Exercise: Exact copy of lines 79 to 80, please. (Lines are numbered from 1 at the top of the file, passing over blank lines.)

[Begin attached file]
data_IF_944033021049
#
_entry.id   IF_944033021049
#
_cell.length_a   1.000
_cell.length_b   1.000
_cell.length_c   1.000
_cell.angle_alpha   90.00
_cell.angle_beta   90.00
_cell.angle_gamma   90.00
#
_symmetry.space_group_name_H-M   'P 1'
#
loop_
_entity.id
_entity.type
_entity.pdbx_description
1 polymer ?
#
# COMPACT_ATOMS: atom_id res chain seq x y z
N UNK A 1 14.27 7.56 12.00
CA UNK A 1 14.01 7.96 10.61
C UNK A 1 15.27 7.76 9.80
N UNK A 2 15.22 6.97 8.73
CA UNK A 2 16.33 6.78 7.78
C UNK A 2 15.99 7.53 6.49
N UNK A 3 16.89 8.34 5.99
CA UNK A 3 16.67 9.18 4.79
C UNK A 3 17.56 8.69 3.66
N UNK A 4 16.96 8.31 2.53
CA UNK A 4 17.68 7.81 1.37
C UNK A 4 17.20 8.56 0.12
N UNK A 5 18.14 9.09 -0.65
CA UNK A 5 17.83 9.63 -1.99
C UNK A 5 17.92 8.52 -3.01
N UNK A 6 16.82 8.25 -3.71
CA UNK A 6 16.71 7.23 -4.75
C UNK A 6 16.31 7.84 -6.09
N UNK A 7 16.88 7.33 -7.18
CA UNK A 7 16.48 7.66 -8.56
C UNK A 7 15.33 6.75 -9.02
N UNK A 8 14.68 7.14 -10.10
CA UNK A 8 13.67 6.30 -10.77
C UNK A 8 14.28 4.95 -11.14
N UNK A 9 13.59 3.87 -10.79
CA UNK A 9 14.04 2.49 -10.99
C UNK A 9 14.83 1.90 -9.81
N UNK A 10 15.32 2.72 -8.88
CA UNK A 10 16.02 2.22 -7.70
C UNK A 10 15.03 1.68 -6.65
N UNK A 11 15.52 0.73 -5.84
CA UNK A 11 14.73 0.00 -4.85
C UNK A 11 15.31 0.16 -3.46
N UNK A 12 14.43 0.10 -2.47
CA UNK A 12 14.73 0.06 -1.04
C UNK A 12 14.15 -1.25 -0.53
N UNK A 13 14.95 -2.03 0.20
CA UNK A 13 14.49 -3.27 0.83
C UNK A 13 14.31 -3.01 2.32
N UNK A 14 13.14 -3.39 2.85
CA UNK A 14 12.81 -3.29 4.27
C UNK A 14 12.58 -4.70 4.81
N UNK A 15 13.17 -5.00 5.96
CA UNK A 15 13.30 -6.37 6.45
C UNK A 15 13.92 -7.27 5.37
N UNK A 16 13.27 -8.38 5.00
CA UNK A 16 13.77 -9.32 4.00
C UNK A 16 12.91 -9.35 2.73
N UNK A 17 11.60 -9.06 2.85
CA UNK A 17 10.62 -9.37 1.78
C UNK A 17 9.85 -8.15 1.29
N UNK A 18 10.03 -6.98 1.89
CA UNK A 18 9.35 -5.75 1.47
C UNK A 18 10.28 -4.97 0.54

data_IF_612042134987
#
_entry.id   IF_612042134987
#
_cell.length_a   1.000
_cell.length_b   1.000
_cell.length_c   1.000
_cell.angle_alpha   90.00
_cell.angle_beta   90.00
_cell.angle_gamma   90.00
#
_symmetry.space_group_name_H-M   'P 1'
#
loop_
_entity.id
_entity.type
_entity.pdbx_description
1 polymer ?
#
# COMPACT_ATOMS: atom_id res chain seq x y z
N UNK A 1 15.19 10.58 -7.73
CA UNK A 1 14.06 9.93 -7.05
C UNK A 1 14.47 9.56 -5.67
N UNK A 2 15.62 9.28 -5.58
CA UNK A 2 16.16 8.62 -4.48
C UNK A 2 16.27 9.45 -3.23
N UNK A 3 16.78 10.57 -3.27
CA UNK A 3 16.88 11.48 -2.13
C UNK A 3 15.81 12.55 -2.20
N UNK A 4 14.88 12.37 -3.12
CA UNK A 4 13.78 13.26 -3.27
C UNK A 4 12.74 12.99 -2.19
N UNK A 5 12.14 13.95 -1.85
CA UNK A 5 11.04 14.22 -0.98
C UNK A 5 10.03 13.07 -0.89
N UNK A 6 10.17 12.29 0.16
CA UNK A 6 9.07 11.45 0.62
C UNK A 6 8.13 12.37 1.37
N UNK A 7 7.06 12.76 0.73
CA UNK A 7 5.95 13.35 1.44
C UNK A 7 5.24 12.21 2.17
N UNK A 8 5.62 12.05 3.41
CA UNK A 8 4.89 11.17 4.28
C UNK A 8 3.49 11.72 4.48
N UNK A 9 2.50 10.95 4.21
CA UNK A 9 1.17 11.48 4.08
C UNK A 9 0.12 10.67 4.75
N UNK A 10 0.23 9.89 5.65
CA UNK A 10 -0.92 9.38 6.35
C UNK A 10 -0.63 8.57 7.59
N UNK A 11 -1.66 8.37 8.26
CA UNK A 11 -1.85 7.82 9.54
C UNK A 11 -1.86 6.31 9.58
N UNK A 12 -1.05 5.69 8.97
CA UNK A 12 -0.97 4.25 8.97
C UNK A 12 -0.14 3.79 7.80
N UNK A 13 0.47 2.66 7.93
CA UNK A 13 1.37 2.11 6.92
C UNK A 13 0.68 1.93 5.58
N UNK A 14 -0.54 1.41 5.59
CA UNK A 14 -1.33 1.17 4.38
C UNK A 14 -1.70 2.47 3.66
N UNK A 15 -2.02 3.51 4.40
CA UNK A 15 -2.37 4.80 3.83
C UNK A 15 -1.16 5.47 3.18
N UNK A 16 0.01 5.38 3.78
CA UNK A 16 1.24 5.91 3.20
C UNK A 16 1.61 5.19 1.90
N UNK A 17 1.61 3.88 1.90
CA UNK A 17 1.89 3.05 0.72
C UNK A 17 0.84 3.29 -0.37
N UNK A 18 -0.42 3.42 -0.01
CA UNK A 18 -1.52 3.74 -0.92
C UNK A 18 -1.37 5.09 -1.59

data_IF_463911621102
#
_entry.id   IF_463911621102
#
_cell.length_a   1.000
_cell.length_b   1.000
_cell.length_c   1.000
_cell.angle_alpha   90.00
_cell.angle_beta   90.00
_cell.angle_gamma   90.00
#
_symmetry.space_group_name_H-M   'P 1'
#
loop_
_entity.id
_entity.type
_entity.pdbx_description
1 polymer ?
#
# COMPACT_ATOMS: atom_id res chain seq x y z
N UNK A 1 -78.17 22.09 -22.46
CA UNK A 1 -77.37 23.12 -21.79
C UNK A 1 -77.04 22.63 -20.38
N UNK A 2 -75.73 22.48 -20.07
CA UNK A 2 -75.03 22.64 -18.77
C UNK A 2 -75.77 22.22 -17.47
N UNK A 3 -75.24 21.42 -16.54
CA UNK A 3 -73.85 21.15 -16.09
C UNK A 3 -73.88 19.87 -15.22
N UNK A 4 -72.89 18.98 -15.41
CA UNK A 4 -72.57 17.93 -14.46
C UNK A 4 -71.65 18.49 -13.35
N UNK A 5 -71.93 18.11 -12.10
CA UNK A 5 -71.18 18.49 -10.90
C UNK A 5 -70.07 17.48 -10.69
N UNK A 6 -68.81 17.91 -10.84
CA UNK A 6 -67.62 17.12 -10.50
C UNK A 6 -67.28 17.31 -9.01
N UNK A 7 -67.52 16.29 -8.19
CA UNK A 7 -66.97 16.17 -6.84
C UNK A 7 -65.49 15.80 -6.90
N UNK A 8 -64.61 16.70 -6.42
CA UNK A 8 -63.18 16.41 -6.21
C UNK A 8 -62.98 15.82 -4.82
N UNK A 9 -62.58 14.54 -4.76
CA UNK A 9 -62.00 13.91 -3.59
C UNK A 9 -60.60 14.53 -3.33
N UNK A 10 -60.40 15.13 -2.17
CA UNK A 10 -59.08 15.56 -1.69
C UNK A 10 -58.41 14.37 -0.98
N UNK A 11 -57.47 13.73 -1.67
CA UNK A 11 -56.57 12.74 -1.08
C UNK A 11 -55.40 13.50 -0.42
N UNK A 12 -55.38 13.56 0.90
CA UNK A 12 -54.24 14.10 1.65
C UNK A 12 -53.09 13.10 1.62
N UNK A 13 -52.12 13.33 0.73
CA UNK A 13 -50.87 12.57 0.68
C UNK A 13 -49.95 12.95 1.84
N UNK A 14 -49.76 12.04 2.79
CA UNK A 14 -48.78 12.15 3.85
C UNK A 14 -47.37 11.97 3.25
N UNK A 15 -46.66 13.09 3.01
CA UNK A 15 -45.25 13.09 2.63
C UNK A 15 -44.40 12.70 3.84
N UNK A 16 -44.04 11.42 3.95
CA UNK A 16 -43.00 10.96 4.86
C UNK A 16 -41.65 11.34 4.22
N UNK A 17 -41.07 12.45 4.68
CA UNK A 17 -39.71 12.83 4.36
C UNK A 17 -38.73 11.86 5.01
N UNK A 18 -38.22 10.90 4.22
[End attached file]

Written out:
_cell.length_a   1.000
_cell.length_b   1.000